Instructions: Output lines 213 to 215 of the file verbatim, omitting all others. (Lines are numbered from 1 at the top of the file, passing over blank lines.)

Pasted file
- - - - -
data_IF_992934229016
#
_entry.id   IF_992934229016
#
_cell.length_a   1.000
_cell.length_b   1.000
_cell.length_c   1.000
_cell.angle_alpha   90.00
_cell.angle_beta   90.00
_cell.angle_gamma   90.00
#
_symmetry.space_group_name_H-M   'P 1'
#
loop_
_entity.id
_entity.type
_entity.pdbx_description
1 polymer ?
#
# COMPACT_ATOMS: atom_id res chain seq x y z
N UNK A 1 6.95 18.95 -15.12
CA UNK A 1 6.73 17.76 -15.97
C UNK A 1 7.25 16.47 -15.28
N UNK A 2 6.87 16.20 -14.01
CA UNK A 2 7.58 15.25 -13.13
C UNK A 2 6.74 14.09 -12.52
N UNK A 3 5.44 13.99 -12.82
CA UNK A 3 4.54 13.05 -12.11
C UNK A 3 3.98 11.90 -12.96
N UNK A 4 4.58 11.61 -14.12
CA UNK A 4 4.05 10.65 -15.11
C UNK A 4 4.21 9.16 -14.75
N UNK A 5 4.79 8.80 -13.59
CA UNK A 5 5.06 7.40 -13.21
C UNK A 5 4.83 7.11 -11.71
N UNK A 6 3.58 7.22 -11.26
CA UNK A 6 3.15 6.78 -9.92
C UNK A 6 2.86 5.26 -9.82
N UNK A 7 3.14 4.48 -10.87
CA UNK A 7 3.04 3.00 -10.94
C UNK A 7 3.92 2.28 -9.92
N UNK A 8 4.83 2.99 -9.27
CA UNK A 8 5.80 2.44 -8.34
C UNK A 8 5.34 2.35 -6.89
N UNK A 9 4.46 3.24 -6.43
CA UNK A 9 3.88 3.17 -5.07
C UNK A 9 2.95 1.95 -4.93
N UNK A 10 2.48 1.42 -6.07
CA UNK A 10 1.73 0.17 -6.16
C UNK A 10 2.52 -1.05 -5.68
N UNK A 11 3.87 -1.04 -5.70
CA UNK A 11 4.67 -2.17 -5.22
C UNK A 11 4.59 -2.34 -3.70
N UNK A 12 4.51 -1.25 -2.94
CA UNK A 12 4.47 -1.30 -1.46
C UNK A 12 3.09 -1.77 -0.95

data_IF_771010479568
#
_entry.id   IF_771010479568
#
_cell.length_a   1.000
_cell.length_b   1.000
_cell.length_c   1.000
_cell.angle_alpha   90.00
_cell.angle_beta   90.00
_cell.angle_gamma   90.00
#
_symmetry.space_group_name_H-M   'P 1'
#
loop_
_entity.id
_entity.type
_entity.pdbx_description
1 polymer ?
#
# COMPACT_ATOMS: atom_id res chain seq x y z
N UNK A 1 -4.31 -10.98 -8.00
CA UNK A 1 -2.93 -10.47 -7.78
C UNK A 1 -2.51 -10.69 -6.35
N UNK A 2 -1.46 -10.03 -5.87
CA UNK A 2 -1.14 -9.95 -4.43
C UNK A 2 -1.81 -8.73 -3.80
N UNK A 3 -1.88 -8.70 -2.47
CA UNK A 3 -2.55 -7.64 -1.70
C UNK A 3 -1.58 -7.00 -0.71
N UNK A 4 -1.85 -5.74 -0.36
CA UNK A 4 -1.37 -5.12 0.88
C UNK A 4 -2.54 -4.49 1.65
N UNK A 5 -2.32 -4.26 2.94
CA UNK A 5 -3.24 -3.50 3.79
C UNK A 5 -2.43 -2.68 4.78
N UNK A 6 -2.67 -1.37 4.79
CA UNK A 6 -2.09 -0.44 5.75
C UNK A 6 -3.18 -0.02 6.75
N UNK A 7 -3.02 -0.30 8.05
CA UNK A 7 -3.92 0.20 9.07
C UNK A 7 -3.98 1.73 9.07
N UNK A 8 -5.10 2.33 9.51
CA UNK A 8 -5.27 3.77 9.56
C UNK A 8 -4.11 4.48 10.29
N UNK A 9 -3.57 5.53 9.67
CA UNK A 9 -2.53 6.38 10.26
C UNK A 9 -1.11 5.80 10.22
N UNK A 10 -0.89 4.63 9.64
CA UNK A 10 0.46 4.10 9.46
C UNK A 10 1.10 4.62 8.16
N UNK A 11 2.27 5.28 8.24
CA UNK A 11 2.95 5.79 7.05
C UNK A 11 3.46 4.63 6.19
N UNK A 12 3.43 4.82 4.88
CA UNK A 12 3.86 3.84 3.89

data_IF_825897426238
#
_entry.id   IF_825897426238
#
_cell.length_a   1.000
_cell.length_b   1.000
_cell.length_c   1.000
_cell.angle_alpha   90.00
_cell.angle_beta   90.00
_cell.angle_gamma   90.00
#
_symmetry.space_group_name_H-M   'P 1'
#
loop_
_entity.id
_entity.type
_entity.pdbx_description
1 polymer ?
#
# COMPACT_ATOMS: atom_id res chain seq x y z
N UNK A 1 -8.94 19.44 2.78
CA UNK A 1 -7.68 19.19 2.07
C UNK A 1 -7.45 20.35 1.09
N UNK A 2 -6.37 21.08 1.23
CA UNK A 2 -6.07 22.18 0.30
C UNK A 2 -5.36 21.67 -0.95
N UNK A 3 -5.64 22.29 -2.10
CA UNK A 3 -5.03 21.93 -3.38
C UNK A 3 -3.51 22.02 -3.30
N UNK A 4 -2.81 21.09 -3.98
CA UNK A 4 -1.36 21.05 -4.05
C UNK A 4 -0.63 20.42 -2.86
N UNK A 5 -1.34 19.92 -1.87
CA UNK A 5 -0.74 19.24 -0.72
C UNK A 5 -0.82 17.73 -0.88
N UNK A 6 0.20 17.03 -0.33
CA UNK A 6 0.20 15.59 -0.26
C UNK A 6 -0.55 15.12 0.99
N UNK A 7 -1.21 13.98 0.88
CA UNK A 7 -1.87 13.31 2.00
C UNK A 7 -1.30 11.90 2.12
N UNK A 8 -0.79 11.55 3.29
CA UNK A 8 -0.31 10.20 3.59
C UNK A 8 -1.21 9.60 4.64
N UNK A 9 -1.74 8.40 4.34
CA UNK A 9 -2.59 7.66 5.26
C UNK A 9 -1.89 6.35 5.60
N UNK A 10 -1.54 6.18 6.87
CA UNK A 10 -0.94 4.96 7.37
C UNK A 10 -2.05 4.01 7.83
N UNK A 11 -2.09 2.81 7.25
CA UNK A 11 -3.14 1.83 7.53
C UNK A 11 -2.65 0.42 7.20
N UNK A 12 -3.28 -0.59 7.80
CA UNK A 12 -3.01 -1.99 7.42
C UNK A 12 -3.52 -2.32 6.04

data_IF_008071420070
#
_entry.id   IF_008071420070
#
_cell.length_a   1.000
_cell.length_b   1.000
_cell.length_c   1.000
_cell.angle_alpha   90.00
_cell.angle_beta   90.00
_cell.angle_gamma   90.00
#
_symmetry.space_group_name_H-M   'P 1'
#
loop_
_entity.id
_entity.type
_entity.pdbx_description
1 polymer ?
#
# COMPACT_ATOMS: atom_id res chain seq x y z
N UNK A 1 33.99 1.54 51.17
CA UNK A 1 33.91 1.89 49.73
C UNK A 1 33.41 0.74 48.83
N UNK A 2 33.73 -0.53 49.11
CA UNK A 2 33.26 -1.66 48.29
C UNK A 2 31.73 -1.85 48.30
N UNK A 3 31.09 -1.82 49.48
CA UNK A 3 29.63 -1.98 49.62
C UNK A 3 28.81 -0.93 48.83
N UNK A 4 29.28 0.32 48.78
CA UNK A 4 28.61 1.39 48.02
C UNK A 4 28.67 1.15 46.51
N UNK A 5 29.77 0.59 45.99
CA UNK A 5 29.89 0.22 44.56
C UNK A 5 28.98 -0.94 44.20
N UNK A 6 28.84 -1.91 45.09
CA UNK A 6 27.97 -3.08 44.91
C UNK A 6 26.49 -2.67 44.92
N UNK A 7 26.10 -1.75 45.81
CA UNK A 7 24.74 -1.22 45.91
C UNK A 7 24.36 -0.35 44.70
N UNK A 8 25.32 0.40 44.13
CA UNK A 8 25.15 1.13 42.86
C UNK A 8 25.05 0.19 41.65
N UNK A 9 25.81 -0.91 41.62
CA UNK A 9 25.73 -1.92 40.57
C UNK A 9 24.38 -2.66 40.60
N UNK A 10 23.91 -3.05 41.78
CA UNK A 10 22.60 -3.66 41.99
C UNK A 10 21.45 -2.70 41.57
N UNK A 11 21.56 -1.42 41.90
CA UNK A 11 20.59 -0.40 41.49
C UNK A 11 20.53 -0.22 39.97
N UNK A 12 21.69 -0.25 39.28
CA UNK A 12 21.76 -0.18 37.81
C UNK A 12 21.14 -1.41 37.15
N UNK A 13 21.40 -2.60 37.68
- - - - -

CA UNK A 9 25.73 -1.92 40.57
C UNK A 9 24.38 -2.66 40.60
N UNK A 10 23.91 -3.05 41.78